You may have seen television commercials promoting the “Toward Zero Deaths” strategy formulated by the Federal Highway Administration.
It was conceived on the notion that even one death is unacceptable, and is a data-driven effort to try and change American culture as it relates to highway safety.
Realistically, with 34,000 fatalities annually, the “zero death” semantics don’t constitute a literal goal. Most highway deaths are accidental, caused by driver distractions or inattention or misjudgment (as in drunken driving) or other unintentional and sometimes uncontrollable circumstances.
Consequently, most of the program’s strategic initiatives are geared toward safety measures that prevent accidents.
I hope it succeeds in continuing to reduce driving and roadway deaths, which have plummeted since the 1970s, some years of which some 54,000 people died in auto accidents.
Here in Arkansas, our fatal accident rate has improved markedly since 2008, but in 2012 was still among the worst five states in the nation, which isn’t completely surprising. States with high percentages of rural roads typically have higher accident rates, and 87 percent of Arkansas’ roads are rural.
I wish there were some similar circumstantial explanation for why Arkansas continues to also be a top-five state for forcible rape.
Unlike auto crashes, rape is never an accident. A nervous robber’s gun might accidentally go off—but a violent rapist never unintentionally harms his victim.
I use the masculine pronoun purposely. Forcible rape as categorized and tracked in the FBI’s Uniform Crime Report is not statutory rape, but a violent crime, and one that is overwhelmingly perpetrated by men against women.
It’s a crime with multiple dimensions, including bullying (victims are almost always physically weaker than assailants), barbarism and vulgarity. And unlike the trend of highway fatalities, which have steadily improved since 1979, violent rape crimes have steadily gotten worse. The FBI forcible rape rate reported for Arkansas is 55 percent higher now than in 1979.
Rape is also notoriously under reported. Whatever the error in reporting figures might be, it would only make the situation worse, not better, and it’s already bad enough.
The violation experienced by a woman who is forcibly raped is difficult, if not impossible, for a male to understand.
Any victim of a theft or a burglary knows something of that feeling of “being violated,” of personal items being rifled through and handled irreverently by a stranger, of private property being defiled and debased by a criminal. But such losses are often insured and replaceable. There may be sentimental value to some items stolen, but a looted television is usually replaced by a newer, better one.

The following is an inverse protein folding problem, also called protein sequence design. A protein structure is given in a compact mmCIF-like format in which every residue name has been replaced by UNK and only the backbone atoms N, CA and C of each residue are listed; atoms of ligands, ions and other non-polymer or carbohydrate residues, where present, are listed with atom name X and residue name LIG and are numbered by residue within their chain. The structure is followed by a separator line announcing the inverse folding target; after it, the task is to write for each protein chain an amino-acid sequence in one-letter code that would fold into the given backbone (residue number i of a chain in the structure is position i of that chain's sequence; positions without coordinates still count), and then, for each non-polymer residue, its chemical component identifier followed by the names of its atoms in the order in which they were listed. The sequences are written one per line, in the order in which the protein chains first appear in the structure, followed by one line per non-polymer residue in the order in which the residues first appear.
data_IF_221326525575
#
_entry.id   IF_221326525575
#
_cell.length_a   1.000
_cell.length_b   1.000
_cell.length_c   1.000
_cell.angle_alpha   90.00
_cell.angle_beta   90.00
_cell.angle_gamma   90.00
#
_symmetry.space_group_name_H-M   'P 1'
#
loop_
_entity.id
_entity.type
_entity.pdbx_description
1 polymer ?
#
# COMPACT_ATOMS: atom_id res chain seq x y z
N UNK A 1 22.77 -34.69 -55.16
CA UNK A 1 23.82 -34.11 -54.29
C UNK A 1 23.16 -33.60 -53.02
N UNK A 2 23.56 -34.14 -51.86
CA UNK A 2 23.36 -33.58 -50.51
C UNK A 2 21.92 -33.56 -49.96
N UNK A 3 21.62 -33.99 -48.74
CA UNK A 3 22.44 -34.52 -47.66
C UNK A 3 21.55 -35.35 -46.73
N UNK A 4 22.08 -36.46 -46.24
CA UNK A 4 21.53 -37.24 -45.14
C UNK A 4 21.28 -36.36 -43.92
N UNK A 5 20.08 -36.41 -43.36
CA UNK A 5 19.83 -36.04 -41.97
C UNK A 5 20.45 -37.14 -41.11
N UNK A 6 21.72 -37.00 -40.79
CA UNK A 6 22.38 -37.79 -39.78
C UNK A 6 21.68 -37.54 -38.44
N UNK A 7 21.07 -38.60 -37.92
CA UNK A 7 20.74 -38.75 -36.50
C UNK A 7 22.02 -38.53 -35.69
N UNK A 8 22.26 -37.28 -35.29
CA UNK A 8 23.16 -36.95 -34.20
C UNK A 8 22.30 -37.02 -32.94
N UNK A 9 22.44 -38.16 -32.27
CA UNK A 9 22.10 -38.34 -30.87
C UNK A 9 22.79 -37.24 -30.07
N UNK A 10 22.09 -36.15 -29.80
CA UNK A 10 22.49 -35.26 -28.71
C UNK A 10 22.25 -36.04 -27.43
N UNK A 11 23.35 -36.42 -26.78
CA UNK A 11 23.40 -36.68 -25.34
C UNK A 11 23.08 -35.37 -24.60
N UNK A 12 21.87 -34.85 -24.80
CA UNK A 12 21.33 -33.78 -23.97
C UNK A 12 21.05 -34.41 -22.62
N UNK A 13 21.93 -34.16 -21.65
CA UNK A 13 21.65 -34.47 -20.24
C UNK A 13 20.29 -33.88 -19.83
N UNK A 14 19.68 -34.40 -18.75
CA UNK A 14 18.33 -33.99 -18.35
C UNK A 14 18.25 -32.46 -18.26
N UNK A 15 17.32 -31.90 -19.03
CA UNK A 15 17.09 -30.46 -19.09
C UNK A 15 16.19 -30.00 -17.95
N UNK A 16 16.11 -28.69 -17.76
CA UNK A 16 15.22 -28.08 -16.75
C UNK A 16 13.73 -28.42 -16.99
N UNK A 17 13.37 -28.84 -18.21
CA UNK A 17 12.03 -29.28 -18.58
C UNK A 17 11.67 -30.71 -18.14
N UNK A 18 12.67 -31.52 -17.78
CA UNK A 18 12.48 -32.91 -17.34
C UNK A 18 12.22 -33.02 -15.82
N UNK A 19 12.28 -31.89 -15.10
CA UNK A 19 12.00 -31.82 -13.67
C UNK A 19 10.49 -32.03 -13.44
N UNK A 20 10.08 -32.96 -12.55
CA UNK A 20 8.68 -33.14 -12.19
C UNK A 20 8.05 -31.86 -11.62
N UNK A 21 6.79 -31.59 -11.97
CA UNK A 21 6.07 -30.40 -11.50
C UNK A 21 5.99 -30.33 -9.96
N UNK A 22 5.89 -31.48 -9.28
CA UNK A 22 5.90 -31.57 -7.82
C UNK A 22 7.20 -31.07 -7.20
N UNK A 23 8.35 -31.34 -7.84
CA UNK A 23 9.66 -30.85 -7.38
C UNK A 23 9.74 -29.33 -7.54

The damage a woman suffers in a forcible rape can never be fully restored. It is irrevocable in a way not totally unlike that of murder, and the Arkansas Legislature acknowledged as much in 2009 when it removed the statute of limitations on rape cases where DNA evidence was collected.
Previously in Arkansas, and still in many other states, the statute of limitations started ticking on rape like any other similar-class felony. But delays in processing DNA evidence (the backlog can be decades long, depending on state and municipality) often meant that time might expire before evidence was even processed.
That’s not only injustice, it’s cruelty, and it ought to be unacceptable. Given the irreparable trauma of violent rape—and the reliability of DNA science in establishing guilt—criminal-justice systems ought to expedite the processing of rape kits.
Instead, hundreds of thousands of rape kits await testing in America. It’s hard to know exactly how many, because most states (Arkansas among them) don’t require law enforcement agencies to count or track rape kits.
We don’t need to wait for a federal law to make improvements here on defining and eliminating whatever backlog exists for dormant rape kits.
We should become the fourth state (behind Colorado, Illinois and Texas) to take a proactive position on making rape prosecutions a priority by requiring an enumeration of rape kits and accountability for timely processing.
That’s the surest way to increase arrests and convictions of rapists (as New York City learned after it embarked on an initiative to eliminate its backlog, and nearly doubled its rape arrest rate), and consequently to work our way out of the top five states where rape is most common.
Nothing exonerates a rape suspect faster than DNA, and nothing identifies a serial rapist more conclusively.
Depending on how large the Arkansas backlog is, remedying it could get expensive. DNA testing for a rape kit can cost $1,500. A few thousand kits could quickly run up a tab of several million dollars.
Among all the claimants with worthy uses of our state budget surplus, none is more truly meritorious than using those funds to bring the rapists among us to justice—and to deliver an overdue gesture of apology to our long-suffering rape victims.
Adopting a “Toward Zero Rapes” mindset with dollars behind it wouldn’t eliminate rape, but it would eliminate the wrong message victims often get when rape kits sit untested and forgotten.
The right message should be that even one rape is unacceptable, and while justice is never guaranteed, our best effort at seeking it can be.